How colourism and misogynoir affected a generation of dark-skinned black women on and off the timeline
After a slew of violent tweets resurfaced this week, Black British Twitter is having a very public reckoning. Dark-skinned black women need to be at the forefront of the conversation.
01 May 2020
Trigger warning: mentions of rape, physical and sexual assault, domestic abuse, violent misogynoir, colourism and anti-blackness
This is painful to talk about and difficult to write. It feels important to acknowledge that. Reliving the traumatic experiences of violence directed at black women, and dark-skinned black women in particular, doesn’t get easier, no matter how much time has passed.
Over the last few days, an abundance of tweets containing targeted abuse at black women resurfaced onto the timeline. While a part of me can’t believe we’re back here, on the other hand, I completely understand how the road has ended up winding back in on itself; back to following threads and linking sub-tweets together to form a coherent narrative of what was going on and who we were talking about – this time – while wading through the loudness of horrific misogynoir, colourism and anti-Somali statements and the deafening silence of those who were choosing to ignore them.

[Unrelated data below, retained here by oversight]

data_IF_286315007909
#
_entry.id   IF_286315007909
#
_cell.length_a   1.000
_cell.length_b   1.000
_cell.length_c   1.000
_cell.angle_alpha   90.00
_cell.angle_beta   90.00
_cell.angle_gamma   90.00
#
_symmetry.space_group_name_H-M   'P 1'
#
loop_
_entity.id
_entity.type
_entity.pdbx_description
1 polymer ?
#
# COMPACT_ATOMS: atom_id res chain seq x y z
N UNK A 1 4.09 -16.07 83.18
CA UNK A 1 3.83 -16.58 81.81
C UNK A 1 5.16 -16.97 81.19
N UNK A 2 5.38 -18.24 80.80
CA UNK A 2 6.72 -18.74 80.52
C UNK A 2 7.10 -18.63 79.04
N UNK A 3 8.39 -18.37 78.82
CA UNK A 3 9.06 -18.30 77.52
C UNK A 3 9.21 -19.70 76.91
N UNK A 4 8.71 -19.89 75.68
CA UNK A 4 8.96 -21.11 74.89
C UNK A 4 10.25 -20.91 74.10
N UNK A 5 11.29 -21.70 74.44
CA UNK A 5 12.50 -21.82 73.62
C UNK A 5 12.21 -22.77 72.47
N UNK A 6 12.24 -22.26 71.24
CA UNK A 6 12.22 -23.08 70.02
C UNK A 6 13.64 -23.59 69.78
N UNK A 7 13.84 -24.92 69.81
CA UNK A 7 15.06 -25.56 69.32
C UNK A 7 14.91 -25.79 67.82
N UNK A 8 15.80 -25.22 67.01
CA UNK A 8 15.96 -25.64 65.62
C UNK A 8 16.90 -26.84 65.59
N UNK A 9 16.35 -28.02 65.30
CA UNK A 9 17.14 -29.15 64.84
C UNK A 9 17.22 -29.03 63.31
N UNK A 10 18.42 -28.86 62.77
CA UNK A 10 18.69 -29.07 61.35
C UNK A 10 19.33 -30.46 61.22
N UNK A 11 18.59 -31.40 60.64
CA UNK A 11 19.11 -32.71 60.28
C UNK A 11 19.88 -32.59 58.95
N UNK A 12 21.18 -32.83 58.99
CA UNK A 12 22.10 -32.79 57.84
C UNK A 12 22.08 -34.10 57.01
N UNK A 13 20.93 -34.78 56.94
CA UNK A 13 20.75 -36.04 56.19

Sadly, most black women will be able to map moments of misogynoir and colourism at different periods in our lives. They may be some of our earliest memories. For those of us who looked to Twitter as a new form of escapism from these moments, we quickly learnt that this space wasn’t for us.
Growing up with misogynoir on Twitter
Being born in the boom of the internet era, the fast evolution of social media is something my generation has had time to closely study. From the personalisation of our MySpace profiles and the literary phenomenon of Keisha Da Sket on Bebo, through to the international conversations on Tumblr and blending of close friends and complete strangers on Facebook, social media became a vortex of self-identity. It was the soil we used to develop our tastes and form our opinions, completely transforming a generation of young people trying to find our way in the world. All of a sudden, it was at our fingertips, ready to be explored – for better or worse.